Tobold's Blog
Saturday, November 19, 2022
Finishing games

When I was a kid, an electronic entertainment wasn't as prevalent as it is today, my main form of entertainment consisted of reading books. Like most people do, I was reading one book at a time, which wasn't a problem because I was an exceptionally fast reader. Reading one book at a time helps you remembering the characters and plot in a story better than if you try reading several books in parallel. I don't know if it is because of this background in book reading, but today I frequently have a feeling about video games that I should "finish" them before starting the next one. With the same basic justification: It is a lot easier to remember the controls and game mechanics of a single game than mixing several games in parallel.

Curiously I don't do that with mobile games. There are a lot of mobile games that have game mechanics that allow you to play only so long before you run out of "energy" or have to wait for something to finish. For those games it is better to play several of them in parallel, as you just need to log on and play each of them for like 15 minutes, setting everything up and then waiting for stuff to replenish or finish.

But for the games on my PC, most of which don't have any real-time limits, I always feel reluctant to start a new game before finishing the last one. Only, unlike books, it often isn't all that clear when a PC game is actually finished. For example I have now played Age of Wonders: Planetfall for 90 hours. I sure got to the end of several games, and even to the end of one races campaign. But I haven't even played all the races yet, and am far away from having all achievements completed. In other games, like Symphony of War: The Nephilim Saga, I got to the end of the campaign and then started over, because there was still stuff that I wanted to try differently. I decided I had "finished" somewhere in the middle of the second playthrough. So "I feel I have seen everything" for me is a more relevant indicator of "finishing" than some artificial length of a main story.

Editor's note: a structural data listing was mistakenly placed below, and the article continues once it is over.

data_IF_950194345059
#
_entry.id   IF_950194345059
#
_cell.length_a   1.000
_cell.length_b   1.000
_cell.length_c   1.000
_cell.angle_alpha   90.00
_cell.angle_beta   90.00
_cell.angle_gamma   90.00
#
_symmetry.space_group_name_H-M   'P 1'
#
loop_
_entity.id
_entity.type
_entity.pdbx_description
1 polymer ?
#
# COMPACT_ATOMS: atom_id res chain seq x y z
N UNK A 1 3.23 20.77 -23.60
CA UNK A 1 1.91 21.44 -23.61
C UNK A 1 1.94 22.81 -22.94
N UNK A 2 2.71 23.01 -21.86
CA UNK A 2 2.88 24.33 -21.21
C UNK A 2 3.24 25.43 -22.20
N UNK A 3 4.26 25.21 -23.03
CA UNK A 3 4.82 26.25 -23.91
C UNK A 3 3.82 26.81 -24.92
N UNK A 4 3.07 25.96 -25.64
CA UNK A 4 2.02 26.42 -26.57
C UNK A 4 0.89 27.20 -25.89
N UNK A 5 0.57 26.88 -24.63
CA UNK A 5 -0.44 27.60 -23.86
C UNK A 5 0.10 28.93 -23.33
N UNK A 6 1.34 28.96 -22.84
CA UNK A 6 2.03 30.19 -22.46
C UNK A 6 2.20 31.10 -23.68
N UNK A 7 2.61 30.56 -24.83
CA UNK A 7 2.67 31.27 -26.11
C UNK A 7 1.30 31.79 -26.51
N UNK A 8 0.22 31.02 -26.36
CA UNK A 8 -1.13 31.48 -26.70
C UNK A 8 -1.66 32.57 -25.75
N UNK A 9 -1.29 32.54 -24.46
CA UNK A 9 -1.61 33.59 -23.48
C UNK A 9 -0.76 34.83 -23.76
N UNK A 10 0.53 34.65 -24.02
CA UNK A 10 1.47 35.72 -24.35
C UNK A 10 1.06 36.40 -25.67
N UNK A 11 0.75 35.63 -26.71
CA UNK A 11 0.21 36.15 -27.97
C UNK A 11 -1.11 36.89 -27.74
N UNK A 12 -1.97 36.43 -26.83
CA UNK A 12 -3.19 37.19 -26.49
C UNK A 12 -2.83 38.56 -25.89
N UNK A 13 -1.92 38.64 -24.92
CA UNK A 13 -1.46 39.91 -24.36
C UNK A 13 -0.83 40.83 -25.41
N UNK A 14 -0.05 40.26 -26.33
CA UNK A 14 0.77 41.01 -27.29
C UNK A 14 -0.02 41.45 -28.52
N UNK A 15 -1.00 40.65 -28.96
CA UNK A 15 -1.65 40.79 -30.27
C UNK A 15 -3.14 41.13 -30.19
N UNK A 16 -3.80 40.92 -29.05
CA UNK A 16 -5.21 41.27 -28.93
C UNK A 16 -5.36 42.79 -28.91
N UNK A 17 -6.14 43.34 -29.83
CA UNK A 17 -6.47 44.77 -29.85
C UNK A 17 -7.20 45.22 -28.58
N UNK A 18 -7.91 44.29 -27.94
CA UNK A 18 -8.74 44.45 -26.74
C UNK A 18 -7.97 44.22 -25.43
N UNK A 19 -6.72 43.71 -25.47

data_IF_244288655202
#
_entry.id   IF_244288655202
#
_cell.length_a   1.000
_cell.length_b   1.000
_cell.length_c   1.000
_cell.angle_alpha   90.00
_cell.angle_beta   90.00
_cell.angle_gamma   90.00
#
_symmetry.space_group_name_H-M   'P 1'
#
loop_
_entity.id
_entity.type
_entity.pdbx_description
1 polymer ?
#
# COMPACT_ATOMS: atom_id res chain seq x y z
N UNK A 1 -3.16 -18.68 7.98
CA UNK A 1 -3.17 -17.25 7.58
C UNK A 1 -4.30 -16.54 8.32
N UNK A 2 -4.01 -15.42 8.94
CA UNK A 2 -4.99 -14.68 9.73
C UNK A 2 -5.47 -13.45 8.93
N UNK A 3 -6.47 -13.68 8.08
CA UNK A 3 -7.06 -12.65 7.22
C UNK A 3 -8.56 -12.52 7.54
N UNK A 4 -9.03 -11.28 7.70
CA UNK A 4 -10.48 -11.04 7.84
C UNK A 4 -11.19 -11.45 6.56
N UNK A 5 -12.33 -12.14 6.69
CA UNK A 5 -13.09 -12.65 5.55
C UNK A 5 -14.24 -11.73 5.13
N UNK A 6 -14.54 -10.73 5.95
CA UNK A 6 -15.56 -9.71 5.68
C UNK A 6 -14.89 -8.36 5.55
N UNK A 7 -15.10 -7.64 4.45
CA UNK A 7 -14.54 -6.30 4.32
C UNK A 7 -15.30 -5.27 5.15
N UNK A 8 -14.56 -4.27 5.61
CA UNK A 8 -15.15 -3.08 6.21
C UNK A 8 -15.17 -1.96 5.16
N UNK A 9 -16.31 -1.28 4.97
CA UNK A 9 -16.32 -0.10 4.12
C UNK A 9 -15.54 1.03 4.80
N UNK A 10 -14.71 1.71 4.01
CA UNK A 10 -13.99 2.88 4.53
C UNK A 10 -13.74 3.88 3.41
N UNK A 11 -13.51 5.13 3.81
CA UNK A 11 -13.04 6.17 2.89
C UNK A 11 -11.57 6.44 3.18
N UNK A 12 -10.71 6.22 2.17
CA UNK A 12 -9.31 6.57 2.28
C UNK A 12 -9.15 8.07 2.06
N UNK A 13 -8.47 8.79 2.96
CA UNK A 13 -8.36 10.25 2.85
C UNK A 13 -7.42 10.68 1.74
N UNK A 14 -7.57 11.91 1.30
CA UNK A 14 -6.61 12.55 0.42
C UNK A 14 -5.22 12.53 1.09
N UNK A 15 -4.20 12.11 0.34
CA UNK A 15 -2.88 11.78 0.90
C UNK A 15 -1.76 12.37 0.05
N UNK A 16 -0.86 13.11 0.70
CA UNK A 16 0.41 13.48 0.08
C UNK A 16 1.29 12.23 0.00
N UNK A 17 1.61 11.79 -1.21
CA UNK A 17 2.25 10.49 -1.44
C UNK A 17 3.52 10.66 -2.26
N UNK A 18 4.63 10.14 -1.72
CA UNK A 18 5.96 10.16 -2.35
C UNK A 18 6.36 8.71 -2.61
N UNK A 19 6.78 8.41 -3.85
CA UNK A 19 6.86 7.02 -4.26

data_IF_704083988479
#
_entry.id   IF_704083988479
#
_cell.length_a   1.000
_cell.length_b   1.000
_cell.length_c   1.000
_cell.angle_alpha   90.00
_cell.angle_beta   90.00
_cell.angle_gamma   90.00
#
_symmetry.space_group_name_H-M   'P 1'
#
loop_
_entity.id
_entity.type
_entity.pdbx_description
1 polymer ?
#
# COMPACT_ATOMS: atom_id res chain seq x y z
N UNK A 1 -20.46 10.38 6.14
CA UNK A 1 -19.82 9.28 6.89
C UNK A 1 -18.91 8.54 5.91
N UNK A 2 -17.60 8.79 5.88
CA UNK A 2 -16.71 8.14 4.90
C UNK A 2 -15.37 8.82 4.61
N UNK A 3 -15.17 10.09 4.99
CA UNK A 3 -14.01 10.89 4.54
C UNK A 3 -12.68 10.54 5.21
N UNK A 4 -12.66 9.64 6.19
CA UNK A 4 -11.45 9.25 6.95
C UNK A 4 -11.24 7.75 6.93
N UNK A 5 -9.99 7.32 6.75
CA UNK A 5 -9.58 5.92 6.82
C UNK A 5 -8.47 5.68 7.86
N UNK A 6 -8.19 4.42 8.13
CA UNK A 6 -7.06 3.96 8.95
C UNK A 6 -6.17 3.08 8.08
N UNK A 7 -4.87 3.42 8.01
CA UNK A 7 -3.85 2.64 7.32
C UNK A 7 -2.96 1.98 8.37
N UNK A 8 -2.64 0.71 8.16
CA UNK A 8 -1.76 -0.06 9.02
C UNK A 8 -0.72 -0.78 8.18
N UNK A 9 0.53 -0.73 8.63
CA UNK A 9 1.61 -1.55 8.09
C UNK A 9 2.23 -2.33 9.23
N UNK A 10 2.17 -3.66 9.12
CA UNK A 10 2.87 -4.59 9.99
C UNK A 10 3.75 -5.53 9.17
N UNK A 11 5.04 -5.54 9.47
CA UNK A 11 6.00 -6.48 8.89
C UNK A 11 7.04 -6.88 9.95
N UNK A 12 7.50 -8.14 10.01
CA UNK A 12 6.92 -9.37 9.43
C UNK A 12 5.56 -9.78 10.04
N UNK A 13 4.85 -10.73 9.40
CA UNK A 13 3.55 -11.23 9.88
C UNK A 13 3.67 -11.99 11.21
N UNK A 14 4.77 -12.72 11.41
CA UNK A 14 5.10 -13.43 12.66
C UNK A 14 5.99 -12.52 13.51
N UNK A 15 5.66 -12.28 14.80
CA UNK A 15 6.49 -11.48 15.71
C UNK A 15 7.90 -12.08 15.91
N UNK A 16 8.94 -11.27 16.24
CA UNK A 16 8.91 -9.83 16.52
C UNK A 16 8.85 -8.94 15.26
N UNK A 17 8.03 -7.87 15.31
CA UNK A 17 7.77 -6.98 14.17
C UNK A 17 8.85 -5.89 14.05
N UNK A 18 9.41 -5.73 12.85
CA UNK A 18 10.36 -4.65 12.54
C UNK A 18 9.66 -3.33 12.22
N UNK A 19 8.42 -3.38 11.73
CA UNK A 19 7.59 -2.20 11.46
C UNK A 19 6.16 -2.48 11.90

The matter gets even more complicated when a game isn't in itself a finished product. I still have games like Wartales or Baldur's Gate 3 installed, each with 60 to 80 hours of played time, but both are works in progress and I feel I would like to play again when there is a "release" version. For Solasta: Crown of the Magister the game is released, but new DLC are coming out all the time that tempt me to come back, so I don't uninstall the game either. In the end I have over a dozen games installed on my PC; and while I have this weird urge to "finish" them before uninstalling, I never really get there.

The big issue for me is whether a game is 'pick up and play' when you've been away for a while. Much as I like the old-school RPGs, modern games with their simpler interfaces, automatic journals etc. do make it a bit easier to come back.

I mostly play turn-based games, so muscle memory isn't an issue like in action games.
I rarely "finish" games either. I generally play to the point where I am not enjoying them anymore, then find something else to play; or as I like to change games occasionally, I just realize at some point that I never went back to a game, have nothing really drawing me to, so I uninstall it. (Though I often keep saves in case I feel like returning after a long break.)

Because I found that going back to a game or even just switching games for a while confused my muscle memory, I actually started creating a list of keys for each game that I could pull up and review before playing, often keeping it displayed on the other monitor.

For a lot of games, I use a Razer keypad that I program so that I'm using the same buttons across multiple games. (Movement, interaction, jump, map, run, inventory.) Then I have a diagram of what all the keys do for that game.

In more complicated games where there are "rotations" to remember, like SWTOR where I have multiple characters, I include the rotations as well on the sheet so I don't have to spend time trying to recreate them every time I change characters or take a break from the game.

There's still a relearning process when I return to a game, but it's not as bad as it used to be when if I returned to something like Guild Wars 2 or World of Warcraft, I had to create a level 1 character to learn the game from scratch all over again.
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